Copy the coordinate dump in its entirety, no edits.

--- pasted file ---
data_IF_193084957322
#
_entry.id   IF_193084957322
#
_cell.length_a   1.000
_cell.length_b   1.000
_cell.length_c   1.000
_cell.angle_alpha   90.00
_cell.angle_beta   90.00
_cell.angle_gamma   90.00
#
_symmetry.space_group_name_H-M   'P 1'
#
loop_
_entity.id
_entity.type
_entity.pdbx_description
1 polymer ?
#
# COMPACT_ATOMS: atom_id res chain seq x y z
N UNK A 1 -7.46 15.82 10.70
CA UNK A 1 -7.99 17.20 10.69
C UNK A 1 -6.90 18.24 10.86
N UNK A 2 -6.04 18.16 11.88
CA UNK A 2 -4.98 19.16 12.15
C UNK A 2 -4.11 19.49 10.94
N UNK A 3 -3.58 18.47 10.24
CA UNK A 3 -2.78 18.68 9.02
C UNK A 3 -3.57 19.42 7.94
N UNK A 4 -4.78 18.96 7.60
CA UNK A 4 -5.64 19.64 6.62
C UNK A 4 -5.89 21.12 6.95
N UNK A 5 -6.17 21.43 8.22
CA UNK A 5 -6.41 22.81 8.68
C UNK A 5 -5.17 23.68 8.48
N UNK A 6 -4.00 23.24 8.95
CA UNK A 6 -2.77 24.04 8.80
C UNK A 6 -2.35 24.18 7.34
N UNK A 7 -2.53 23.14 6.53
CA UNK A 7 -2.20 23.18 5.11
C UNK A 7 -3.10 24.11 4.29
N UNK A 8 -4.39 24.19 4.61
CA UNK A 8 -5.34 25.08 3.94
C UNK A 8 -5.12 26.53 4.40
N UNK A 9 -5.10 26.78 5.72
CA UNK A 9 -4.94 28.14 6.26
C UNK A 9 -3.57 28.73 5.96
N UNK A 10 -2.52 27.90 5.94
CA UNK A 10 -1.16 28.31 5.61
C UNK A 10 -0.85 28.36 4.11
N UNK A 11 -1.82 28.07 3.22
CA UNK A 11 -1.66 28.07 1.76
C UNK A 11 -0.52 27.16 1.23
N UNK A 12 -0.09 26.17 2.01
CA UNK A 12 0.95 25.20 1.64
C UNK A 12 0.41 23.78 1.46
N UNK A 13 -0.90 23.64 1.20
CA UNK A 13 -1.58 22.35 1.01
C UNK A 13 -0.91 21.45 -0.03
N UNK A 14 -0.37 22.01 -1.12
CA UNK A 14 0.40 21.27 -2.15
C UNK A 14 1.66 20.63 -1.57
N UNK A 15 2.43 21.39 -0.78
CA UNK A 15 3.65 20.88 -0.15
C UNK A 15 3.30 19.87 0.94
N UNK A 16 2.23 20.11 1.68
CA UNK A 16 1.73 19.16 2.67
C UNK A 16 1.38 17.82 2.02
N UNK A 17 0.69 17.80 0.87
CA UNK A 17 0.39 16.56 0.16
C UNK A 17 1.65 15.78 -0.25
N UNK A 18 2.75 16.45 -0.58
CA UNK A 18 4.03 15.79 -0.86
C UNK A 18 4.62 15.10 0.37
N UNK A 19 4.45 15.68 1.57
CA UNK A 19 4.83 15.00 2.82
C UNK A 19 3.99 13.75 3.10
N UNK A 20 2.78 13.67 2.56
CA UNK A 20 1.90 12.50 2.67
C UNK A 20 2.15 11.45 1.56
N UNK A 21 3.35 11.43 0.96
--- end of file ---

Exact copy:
data_IF_193084957322
#
_entry.id   IF_193084957322
#
_cell.length_a   1.000
_cell.length_b   1.000
_cell.length_c   1.000
_cell.angle_alpha   90.00
_cell.angle_beta   90.00
_cell.angle_gamma   90.00
#
_symmetry.space_group_name_H-M   'P 1'
#
loop_
_entity.id
_entity.type
_entity.pdbx_description
1 polymer ?
#
# COMPACT_ATOMS: atom_id res chain seq x y z
N UNK A 1 -7.46 15.82 10.70
CA UNK A 1 -7.99 17.20 10.69
C UNK A 1 -6.90 18.24 10.86
N UNK A 2 -6.04 18.16 11.88
CA UNK A 2 -4.98 19.16 12.15
C UNK A 2 -4.11 19.49 10.94
N UNK A 3 -3.58 18.47 10.24
CA UNK A 3 -2.78 18.68 9.02
C UNK A 3 -3.57 19.42 7.94
N UNK A 4 -4.78 18.96 7.60
CA UNK A 4 -5.64 19.64 6.62
C UNK A 4 -5.89 21.12 6.95
N UNK A 5 -6.17 21.43 8.22
CA UNK A 5 -6.41 22.81 8.68
C UNK A 5 -5.17 23.68 8.48
N UNK A 6 -4.00 23.24 8.95
CA UNK A 6 -2.77 24.04 8.80
C UNK A 6 -2.35 24.18 7.34
N UNK A 7 -2.53 23.14 6.53
CA UNK A 7 -2.20 23.18 5.11
C UNK A 7 -3.10 24.11 4.29
N UNK A 8 -4.39 24.19 4.61
CA UNK A 8 -5.34 25.08 3.94
C UNK A 8 -5.12 26.53 4.40
N UNK A 9 -5.10 26.78 5.72
CA UNK A 9 -4.94 28.14 6.26
C UNK A 9 -3.57 28.73 5.96
N UNK A 10 -2.52 27.90 5.94
CA UNK A 10 -1.16 28.31 5.61
C UNK A 10 -0.85 28.36 4.11
N UNK A 11 -1.82 28.07 3.22
CA UNK A 11 -1.66 28.07 1.76
C UNK A 11 -0.52 27.16 1.23
N UNK A 12 -0.09 26.17 2.01
CA UNK A 12 0.95 25.20 1.64
C UNK A 12 0.41 23.78 1.46
N UNK A 13 -0.90 23.64 1.20
CA UNK A 13 -1.58 22.35 1.01
C UNK A 13 -0.91 21.45 -0.03
N UNK A 14 -0.37 22.01 -1.12
CA UNK A 14 0.40 21.27 -2.15
C UNK A 14 1.66 20.63 -1.57
N UNK A 15 2.43 21.39 -0.78
CA UNK A 15 3.65 20.88 -0.15
C UNK A 15 3.30 19.87 0.94
N UNK A 16 2.23 20.11 1.68
CA UNK A 16 1.73 19.16 2.67
C UNK A 16 1.38 17.82 2.02
N UNK A 17 0.69 17.80 0.87
CA UNK A 17 0.39 16.56 0.16
C UNK A 17 1.65 15.78 -0.25
N UNK A 18 2.75 16.45 -0.58
CA UNK A 18 4.03 15.79 -0.86
C UNK A 18 4.62 15.10 0.37
N UNK A 19 4.45 15.68 1.57
CA UNK A 19 4.83 15.00 2.82
C UNK A 19 3.99 13.75 3.10
N UNK A 20 2.78 13.67 2.56
CA UNK A 20 1.90 12.50 2.67
C UNK A 20 2.15 11.45 1.56
N UNK A 21 3.35 11.43 0.96